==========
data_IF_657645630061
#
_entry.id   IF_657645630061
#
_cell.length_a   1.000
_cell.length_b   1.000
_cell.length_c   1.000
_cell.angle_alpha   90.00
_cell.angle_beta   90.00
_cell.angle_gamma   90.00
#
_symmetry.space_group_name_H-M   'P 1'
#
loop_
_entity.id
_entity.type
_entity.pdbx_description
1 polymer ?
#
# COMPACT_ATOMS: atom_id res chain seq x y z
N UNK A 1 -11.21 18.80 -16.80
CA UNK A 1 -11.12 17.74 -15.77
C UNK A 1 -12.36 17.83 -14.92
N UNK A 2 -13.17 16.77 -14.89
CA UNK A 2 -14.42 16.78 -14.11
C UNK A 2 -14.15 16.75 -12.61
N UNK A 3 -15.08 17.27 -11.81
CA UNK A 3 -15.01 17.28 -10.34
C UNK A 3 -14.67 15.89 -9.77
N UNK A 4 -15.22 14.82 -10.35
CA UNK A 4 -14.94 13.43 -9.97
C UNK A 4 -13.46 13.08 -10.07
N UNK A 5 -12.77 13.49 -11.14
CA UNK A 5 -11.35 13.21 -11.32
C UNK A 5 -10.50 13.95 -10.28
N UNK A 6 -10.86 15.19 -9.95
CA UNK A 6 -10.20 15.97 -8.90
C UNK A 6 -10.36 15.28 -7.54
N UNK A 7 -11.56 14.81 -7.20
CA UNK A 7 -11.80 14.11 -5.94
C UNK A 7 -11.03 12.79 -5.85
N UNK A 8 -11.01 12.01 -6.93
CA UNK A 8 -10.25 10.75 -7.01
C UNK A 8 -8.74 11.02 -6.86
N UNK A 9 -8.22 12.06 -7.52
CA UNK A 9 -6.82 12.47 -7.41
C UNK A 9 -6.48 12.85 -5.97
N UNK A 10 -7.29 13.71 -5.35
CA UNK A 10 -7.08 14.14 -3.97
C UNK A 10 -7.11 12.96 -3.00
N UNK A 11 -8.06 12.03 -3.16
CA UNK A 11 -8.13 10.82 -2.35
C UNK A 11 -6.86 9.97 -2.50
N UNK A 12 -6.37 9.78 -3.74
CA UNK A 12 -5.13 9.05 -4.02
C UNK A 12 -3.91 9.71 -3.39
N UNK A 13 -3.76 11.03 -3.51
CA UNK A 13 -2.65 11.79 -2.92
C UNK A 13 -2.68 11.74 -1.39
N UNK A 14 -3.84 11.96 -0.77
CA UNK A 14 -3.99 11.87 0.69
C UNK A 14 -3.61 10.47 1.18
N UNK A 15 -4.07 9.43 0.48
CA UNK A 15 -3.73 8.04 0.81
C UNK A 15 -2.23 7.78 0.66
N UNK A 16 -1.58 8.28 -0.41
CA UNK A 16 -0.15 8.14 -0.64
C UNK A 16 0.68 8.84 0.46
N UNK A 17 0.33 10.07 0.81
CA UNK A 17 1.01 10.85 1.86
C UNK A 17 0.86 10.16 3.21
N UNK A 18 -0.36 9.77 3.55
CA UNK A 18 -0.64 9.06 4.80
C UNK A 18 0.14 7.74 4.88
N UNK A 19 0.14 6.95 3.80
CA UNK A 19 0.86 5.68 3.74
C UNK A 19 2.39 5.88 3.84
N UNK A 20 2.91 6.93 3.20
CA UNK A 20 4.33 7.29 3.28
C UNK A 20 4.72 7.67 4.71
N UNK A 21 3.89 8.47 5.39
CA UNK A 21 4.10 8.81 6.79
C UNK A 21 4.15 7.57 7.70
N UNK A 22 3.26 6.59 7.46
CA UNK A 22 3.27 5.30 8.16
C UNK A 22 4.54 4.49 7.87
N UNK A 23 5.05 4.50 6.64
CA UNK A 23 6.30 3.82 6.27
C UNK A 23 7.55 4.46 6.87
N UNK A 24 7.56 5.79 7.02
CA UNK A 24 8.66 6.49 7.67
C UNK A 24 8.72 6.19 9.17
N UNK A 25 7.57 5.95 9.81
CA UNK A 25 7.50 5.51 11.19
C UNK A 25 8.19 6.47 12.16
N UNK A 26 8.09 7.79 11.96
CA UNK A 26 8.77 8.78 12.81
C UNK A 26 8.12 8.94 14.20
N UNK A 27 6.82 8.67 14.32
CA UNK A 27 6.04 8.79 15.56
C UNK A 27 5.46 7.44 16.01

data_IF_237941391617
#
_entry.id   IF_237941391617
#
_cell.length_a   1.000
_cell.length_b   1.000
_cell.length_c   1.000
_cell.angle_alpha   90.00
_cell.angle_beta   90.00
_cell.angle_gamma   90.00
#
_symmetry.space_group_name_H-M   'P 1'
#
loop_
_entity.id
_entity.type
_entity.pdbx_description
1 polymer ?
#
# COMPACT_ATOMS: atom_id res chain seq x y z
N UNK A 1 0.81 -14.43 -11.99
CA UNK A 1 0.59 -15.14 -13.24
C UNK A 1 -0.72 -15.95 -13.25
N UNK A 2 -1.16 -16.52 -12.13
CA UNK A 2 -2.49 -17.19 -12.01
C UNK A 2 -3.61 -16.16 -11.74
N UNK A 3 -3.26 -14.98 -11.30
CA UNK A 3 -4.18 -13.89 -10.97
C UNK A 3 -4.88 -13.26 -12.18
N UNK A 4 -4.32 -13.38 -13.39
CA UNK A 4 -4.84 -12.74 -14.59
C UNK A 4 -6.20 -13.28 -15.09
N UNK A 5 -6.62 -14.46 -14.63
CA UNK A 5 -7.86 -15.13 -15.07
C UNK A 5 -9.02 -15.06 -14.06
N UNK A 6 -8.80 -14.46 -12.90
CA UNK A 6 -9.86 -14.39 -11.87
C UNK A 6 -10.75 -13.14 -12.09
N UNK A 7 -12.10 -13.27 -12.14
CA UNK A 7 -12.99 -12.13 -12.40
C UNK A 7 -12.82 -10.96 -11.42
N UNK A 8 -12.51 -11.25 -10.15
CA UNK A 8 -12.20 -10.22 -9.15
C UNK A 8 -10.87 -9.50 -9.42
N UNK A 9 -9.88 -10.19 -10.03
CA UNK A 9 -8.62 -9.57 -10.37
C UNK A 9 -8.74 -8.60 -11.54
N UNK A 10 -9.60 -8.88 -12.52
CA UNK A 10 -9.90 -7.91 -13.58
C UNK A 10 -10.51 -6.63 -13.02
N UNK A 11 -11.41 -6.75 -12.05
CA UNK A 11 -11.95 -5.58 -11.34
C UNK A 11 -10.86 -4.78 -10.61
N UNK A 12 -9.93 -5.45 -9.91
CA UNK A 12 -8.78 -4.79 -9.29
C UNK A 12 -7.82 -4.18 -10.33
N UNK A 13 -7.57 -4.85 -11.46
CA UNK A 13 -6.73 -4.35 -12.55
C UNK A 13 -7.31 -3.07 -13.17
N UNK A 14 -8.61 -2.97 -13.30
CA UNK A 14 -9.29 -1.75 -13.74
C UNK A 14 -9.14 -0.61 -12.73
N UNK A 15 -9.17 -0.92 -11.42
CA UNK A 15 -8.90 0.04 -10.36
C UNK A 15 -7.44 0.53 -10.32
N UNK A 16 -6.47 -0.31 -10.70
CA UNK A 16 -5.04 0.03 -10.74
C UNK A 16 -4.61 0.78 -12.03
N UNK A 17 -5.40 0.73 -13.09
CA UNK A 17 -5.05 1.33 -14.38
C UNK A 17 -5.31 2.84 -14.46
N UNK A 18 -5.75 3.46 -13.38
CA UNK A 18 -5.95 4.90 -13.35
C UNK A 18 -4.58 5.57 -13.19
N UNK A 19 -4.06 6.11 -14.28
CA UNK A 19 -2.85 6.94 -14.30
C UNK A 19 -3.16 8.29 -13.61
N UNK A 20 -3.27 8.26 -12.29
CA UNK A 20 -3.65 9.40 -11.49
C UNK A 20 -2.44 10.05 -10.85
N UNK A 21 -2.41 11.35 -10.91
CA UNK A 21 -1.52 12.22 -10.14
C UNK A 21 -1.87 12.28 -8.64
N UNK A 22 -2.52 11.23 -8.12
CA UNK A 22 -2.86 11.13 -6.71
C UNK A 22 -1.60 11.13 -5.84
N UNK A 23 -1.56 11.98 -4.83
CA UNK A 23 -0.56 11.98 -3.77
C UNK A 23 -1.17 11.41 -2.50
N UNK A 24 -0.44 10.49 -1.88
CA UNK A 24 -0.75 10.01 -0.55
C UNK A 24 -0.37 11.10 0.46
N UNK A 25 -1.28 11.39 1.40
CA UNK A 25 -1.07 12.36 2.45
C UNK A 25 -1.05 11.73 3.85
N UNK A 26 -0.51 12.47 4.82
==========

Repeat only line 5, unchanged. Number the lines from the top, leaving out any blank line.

_cell.length_a   1.000